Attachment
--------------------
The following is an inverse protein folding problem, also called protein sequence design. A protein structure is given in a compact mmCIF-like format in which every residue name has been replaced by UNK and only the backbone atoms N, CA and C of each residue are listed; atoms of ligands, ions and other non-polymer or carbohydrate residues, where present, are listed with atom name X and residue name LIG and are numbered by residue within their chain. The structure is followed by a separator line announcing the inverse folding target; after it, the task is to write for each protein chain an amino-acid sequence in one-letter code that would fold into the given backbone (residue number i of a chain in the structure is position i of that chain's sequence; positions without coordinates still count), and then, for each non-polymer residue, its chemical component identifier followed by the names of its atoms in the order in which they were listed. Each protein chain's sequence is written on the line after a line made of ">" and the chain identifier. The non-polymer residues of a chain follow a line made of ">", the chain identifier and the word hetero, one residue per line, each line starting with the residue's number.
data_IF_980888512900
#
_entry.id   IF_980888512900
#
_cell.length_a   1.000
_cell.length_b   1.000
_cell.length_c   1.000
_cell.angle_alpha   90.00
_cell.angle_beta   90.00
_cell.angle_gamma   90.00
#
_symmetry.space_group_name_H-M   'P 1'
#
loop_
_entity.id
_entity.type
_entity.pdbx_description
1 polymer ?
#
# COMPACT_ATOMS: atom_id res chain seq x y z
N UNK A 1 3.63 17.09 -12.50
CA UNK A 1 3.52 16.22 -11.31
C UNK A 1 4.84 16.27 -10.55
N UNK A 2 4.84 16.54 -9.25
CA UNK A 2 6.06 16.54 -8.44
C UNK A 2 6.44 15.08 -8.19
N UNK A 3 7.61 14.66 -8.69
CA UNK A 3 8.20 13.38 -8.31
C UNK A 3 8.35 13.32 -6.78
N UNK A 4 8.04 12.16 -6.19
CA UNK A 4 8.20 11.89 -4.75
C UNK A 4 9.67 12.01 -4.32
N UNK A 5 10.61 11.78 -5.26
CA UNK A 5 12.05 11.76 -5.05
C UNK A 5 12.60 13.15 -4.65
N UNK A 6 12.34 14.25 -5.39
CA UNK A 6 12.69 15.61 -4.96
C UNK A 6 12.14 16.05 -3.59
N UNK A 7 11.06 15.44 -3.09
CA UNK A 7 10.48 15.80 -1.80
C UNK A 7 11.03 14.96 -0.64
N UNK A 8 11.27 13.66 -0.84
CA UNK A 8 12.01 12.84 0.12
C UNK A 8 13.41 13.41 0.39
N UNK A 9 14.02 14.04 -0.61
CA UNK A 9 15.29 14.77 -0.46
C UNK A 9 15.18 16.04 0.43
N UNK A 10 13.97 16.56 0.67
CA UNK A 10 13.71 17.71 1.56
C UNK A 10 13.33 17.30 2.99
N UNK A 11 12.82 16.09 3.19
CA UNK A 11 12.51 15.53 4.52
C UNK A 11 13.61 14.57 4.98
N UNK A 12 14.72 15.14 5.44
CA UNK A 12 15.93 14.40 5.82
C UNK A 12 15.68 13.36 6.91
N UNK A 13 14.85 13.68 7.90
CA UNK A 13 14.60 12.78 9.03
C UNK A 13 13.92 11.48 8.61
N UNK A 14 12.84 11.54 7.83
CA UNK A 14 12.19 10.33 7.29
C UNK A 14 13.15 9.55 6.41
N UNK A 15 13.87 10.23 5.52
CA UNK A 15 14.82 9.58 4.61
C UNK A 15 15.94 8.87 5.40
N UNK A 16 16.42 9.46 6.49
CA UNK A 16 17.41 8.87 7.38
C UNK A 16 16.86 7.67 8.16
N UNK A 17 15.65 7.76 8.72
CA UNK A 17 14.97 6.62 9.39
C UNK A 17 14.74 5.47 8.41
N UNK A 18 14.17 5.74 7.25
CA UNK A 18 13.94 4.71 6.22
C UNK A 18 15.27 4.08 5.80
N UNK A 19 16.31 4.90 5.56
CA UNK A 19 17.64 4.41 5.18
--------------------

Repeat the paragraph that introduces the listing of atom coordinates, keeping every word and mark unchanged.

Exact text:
The following is an inverse protein folding problem, also called protein sequence design. A protein structure is given in a compact mmCIF-like format in which every residue name has been replaced by UNK and only the backbone atoms N, CA and C of each residue are listed; atoms of ligands, ions and other non-polymer or carbohydrate residues, where present, are listed with atom name X and residue name LIG and are numbered by residue within their chain. The structure is followed by a separator line announcing the inverse folding target; after it, the task is to write for each protein chain an amino-acid sequence in one-letter code that would fold into the given backbone (residue number i of a chain in the structure is position i of that chain's sequence; positions without coordinates still count), and then, for each non-polymer residue, its chemical component identifier followed by the names of its atoms in the order in which they were listed. Each protein chain's sequence is written on the line after a line made of ">" and the chain identifier. The non-polymer residues of a chain follow a line made of ">", the chain identifier and the word hetero, one residue per line, each line starting with the residue's number.